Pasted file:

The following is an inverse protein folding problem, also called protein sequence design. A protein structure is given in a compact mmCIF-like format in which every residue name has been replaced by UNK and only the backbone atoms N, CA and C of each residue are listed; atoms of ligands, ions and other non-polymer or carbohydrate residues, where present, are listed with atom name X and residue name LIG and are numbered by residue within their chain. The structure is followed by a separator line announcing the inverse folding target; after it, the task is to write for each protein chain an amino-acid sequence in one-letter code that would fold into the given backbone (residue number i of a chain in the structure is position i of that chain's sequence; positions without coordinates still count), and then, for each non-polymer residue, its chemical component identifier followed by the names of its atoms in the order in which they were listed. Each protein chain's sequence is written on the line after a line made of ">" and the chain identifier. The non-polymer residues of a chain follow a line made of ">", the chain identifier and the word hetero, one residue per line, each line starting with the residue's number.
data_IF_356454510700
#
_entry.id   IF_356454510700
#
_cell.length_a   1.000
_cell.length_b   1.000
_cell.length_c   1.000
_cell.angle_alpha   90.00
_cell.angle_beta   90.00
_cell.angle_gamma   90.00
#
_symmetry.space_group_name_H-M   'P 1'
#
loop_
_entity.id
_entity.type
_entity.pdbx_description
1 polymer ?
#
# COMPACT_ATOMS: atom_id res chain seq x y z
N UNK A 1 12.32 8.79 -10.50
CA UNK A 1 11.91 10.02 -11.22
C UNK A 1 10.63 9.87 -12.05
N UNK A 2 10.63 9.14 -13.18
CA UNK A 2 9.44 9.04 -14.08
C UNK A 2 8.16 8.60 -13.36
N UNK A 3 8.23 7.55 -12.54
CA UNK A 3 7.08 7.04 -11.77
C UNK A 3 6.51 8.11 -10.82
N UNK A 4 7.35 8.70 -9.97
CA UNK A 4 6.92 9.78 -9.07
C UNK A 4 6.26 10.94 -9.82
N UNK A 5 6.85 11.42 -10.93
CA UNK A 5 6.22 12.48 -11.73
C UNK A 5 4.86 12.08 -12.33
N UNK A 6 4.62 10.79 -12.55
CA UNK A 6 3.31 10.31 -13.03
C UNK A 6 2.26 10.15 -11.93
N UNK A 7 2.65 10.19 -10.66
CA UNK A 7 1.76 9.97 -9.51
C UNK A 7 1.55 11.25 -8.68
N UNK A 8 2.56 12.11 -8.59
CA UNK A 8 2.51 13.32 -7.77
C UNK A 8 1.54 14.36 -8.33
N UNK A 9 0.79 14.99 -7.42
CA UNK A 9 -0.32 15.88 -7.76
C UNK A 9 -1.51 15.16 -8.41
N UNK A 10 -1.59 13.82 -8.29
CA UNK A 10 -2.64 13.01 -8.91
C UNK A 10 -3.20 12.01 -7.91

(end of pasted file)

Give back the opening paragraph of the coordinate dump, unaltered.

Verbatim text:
The following is an inverse protein folding problem, also called protein sequence design. A protein structure is given in a compact mmCIF-like format in which every residue name has been replaced by UNK and only the backbone atoms N, CA and C of each residue are listed; atoms of ligands, ions and other non-polymer or carbohydrate residues, where present, are listed with atom name X and residue name LIG and are numbered by residue within their chain. The structure is followed by a separator line announcing the inverse folding target; after it, the task is to write for each protein chain an amino-acid sequence in one-letter code that would fold into the given backbone (residue number i of a chain in the structure is position i of that chain's sequence; positions without coordinates still count), and then, for each non-polymer residue, its chemical component identifier followed by the names of its atoms in the order in which they were listed. Each protein chain's sequence is written on the line after a line made of ">" and the chain identifier. The non-polymer residues of a chain follow a line made of ">", the chain identifier and the word hetero, one residue per line, each line starting with the residue's number.